Posted by Devon Goszkowicz on September 07, 2016 at 11:21 AM
My name is Devon Goszkowicz and I am a junior at the University of Illinois, studying Materials Science and Engineering. Materials Science is a discipline that draws from chemistry, physics, and engineering to understand materials that we see in our daily lives. There are a few different categories in Materials Science, or MatSE, such as ceramics, biomaterials, polymers, electronic materials, and metals. Ceramics can range from glasses to materials in cell phones, while biomaterials can be items such as knee replacements, prosthetics, or braces. Polymers are commonly thought of as plastics, while electronic materials include the items that make up your computer.
From a young age, I have always loved art. I have very distinct memories of going on family vacations to Lake Tahoe and sitting indoors, drawing horses and cats over and over again. To buy my very first American Girl Doll, I sold my drawings to family friends and relatives. I took ceramics classes, painting classes, still life classes, pastel classes: everything you can imagine.
Around the age of 13, I started to have two very distinct talents: on one hand, I was extremely artistic. Pencil drawings and acrylic painting came very naturally to me. On the other, I was excellent at math and chemistry. (Pre)calculus and chemical reactions made perfect sense to me. As I got older, my art teachers suggested that I consider studying art in college. Similarly, my chemistry teachers pushed me to study chemistry in college.
My junior year of high school, I had started to fall into this belief that art and science were mutually exclusive. I believed that I had to pick between my passions as a career, and that to be successful at one, I needed to give up the other. By the time I turned 16, I had started to become interested in engineering as a way to create objects formed from my passions in chemistry and math. I attended a camp that introduced me to Materials Science, and I decided that was what I was going to study.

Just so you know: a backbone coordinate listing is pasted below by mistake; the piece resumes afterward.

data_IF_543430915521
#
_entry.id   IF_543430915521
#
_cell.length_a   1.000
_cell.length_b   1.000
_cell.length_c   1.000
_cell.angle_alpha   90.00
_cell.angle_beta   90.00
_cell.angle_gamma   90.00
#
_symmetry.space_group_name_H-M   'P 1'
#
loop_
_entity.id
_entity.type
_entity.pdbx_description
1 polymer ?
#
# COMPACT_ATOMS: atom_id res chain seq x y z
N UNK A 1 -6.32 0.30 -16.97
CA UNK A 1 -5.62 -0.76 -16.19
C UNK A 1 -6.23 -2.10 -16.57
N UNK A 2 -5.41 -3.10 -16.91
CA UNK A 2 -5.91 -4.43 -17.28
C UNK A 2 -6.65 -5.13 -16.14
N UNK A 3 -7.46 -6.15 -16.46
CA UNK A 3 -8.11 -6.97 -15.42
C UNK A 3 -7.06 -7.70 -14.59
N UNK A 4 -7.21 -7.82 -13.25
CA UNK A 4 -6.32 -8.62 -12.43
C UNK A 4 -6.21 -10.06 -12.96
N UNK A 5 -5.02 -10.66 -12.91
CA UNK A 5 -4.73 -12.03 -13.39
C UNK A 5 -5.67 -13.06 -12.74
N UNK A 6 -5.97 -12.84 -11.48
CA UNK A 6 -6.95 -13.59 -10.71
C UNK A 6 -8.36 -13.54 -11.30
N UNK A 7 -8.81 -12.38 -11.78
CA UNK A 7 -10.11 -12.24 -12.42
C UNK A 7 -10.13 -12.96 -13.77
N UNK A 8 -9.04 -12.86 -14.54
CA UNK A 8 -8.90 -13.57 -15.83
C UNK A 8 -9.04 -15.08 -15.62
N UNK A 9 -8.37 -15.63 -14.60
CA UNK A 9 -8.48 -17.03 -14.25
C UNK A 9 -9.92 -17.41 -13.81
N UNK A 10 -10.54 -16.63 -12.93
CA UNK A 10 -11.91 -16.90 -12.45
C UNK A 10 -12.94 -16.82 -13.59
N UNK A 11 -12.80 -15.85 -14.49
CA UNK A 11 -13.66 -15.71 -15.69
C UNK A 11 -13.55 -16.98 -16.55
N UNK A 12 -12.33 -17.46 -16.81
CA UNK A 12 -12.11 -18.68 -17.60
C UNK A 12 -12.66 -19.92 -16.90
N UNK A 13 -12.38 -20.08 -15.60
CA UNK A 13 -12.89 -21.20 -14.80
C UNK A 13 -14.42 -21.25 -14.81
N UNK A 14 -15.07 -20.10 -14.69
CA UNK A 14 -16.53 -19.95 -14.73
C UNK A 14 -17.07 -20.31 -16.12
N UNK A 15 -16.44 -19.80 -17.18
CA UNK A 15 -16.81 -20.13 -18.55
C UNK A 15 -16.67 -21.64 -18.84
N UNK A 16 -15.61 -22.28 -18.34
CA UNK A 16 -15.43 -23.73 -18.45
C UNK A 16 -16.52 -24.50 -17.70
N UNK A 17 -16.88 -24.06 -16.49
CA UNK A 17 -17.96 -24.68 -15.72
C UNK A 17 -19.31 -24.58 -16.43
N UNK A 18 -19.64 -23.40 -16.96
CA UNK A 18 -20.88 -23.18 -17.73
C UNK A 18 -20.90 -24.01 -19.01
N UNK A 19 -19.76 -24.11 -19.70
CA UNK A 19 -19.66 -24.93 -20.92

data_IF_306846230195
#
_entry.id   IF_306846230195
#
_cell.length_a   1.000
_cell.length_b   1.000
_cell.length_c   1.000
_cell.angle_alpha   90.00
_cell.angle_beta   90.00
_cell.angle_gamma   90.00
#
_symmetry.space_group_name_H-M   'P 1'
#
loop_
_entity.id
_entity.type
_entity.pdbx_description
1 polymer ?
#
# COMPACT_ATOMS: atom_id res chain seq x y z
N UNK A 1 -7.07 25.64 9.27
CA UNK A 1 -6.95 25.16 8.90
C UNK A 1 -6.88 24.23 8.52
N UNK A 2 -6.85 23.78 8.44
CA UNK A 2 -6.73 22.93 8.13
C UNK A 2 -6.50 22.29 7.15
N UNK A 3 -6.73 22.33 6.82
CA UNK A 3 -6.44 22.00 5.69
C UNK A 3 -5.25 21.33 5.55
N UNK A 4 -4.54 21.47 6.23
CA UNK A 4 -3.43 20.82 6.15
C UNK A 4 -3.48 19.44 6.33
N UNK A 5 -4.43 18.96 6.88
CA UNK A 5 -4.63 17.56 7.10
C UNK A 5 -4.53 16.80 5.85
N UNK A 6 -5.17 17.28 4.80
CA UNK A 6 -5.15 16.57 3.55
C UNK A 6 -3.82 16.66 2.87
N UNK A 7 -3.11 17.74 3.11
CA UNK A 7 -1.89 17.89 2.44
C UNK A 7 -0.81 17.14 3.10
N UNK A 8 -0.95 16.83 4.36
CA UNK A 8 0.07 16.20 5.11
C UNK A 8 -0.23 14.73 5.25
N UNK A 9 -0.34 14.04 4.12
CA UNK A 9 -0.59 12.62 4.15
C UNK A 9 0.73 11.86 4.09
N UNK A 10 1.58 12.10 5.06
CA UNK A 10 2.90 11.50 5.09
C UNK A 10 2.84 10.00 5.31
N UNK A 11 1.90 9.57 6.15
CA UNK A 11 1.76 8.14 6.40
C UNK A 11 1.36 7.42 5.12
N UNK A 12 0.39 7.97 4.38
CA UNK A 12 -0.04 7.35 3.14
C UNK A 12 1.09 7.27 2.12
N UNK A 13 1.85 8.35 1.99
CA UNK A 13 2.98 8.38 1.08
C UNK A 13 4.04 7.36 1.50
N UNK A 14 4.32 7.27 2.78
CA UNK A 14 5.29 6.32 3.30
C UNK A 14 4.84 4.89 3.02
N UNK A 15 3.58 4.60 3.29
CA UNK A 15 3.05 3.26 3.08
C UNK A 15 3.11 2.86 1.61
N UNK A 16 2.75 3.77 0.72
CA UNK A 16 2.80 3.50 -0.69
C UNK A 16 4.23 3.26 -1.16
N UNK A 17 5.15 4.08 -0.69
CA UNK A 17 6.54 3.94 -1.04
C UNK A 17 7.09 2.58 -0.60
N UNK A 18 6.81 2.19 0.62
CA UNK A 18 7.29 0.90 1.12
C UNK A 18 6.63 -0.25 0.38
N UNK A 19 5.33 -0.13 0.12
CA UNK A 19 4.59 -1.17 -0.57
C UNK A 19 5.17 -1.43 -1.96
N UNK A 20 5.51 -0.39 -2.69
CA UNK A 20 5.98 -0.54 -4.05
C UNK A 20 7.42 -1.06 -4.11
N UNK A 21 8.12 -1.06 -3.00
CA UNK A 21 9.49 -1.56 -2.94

Around the same time, I formulated my interest in makeup. I never truly believed that I needed makeup-- I liked the transformative effect that it had on people around me. I liked the idea of being able to look different just by adding a swipe of mascara or concealing my pimples (which I sadly still possess). I liked seeing the confidence that it gave my peers. I spent countless hours mesmerized by the intense precision with which makeup artists like Lisa Eldridge and Charlotte Tilbury blended eyeshadows on their YouTube channels. Over the course of three years, my love for traditional art had transformed into a love for makeup, although my passion for painting remains.
Around my first semester of college, as I became more and more interested in makeup, I had an epiphany: I could choose art and engineering. Makeup is art, and creating makeup is engineering. I study Materials Science, and makeup is a material. After graduating from college, I could work to formulate new products for some of my favorite brands, like Lorac, ColourPop, Tarte, Maybelline, or Benefit. I could design the packaging that is on display in Walgreens, Ulta, or Sephora.
For a significant portion of my life, I had assumed that I needed to make a choice in my collegiate career. I assumed that I could not choose art AND engineering. However, there are so many different ways to incorporate these two disciplines: packaging, architecture, video game development, and hardware designs. All of these things are beautiful, artistic, and challenging to create. Liking makeup and being an engineer are not mutually exclusive. Being smart does not mean that you cannot feel beautiful, and feeling beautiful does not mean that you cannot be smart.